Holding Out For A Heroine
By Jennifer Lipman
I wasn’t quite four when Margaret Thatcher left Downing Street and, as such, my memories of her time in power are dim; most of what I know about her, from her politics to her legacy and her shoulder pads, came later. But as a child of the 1980s, one thing I was always sure of was that girls – or women – could be Prime Minister.
In the 26 years since Thatcher hung up her handbag, not only has Britain failed to elect a woman to the highest rank, but none have really been in the running. Instead, we had the fratricide of Ed and David, we saw Tony and Gordon quarrel, and endured David and George’s political bromance. We had ‘Blair’s babes’, ‘Cameron’s cuties’, and what the Mail dubbed the Downing Street catwalk.
Harriet Harman was Deputy Prime Minister, of course, and several women sought to win the Labour leadership last year, only for it to be secured by – shocker – a middle aged white man.
And while generally equality in public life has increased – there are now 192 female MPs, ‘perks’ like flexible working are widely accepted, and the idea of a woman in a top business position is no longer cause for comment – it’s remained rather blokey at the top.
So it’s refreshing, a generation on, to see another woman shatter the Westminster ceiling (albeit without a general election). It’s especially refreshing to see this in light of a number of other impressive female leaders, from Nicola Sturgeon and Ruth Davidson in Scotland, to Angela Merkel in Germany, Christine Lagarde at the IMF, and (I hope and pray) Hillary Clinton in the White House.
That’s not to say I agree with all of them, of course, nor that I would support them just because they’re women. While women may be more disposed to pursue feminist policies, for example on abortion rights, there’s no guarantee. Just being female doesn’t automatically make someone worthy of respect – just as being a man doesn’t make them better qualified to be in power (are you listening, Donald Trump?). Equally, while it’s claimed that had women been in charge in the run up to the financial crisis, it wouldn’t have happened, because women tend to be less reckless, it’s also fair to say that female leaders are just as capable of terrible decisions.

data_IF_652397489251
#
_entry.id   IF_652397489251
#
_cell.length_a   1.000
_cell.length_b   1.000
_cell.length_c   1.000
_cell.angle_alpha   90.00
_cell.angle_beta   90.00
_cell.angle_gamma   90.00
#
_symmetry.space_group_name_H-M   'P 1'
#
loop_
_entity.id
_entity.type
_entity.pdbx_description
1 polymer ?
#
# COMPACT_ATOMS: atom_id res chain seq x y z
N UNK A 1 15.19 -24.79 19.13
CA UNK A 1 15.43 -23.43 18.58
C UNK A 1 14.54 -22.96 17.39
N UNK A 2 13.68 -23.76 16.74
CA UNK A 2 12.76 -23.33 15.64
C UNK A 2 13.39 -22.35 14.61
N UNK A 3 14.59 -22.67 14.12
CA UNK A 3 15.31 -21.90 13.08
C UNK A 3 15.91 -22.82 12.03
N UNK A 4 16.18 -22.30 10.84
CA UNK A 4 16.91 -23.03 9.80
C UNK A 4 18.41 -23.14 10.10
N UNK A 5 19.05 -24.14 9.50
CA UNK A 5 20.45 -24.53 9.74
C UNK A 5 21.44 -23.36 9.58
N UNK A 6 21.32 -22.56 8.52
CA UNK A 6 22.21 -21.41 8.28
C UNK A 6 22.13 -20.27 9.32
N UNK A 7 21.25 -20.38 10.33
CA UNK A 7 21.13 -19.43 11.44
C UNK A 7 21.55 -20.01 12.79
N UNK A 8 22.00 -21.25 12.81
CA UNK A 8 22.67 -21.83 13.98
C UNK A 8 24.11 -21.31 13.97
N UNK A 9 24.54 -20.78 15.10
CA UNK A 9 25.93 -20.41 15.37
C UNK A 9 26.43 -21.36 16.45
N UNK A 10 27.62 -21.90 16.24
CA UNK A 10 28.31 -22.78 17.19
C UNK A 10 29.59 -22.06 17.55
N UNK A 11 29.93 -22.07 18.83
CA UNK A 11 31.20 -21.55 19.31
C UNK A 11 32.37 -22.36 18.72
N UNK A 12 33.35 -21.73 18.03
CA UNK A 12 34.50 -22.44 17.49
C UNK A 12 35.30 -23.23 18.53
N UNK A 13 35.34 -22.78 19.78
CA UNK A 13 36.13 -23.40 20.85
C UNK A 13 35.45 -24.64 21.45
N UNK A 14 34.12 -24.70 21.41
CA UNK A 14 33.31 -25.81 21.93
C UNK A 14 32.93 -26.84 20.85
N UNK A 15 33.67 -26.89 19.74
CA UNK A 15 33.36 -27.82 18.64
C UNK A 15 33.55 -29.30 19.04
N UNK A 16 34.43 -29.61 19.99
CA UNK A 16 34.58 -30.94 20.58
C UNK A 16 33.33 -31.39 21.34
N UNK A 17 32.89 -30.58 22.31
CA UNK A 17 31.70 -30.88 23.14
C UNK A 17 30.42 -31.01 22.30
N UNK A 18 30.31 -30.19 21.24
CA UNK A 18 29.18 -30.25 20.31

Indeed, there are plenty of successful women who don’t live up to Madeleine Albright’s wise words that there’s a special place in hell for women who don’t help other women. Not every female leader is out to support their sisters; for some, even admitting to be a feminist is a bridge too far.
In truth, I disagree with Sturgeon on Scottish independence and am no fan of May’s position on Brexit – and if I had the chance, I’d express that through the ballot box. I’d vote for Hillary in a heartbeat, certainly, because she’s an incredibly qualified, competent and principled candidate.
Still, there’s something incredibly powerful about picking up a paper and seeing ‘Mrs’ or ‘Ms’ written next to words like Prime Minister or President, rather than ‘princess’ or ‘pop star’. There’s something inspiring about seeing women who can do it, and are doing it, rather than listening to the endless debate about whether women can have it all, or should want to.
Because role models matter. It’s much harder to get from ‘a’ to ‘b’ if you can’t visualise yourself as ‘b’; it’s challenging to achieve without a prototype for what success looks like. For the longest time, the only women regularly making the front page have been the Duchess of Cambridge and the Kardashians. I’d rather my little niece grows up seeing female leaders on the news, as I did when I was a child.
As I found early on in my career, seeing women at the levels above me is motivating. If they can achieve, and be the voice of reason on the call, or the person bringing in clients, then why shouldn’t I? If they can juggle motherhood and a job (and with aplomb), maybe I’ll manage too, when the time comes. While I’m not personally aspiring to join the highest echelons of political power, I’m glad those who want to now have such a rich array of role models to look to.
Who knows what the era of May, Merkel and (maybe) Clinton will bring? All I know is that 2016 feels like the moment when, at long last, the balance of power has shifted.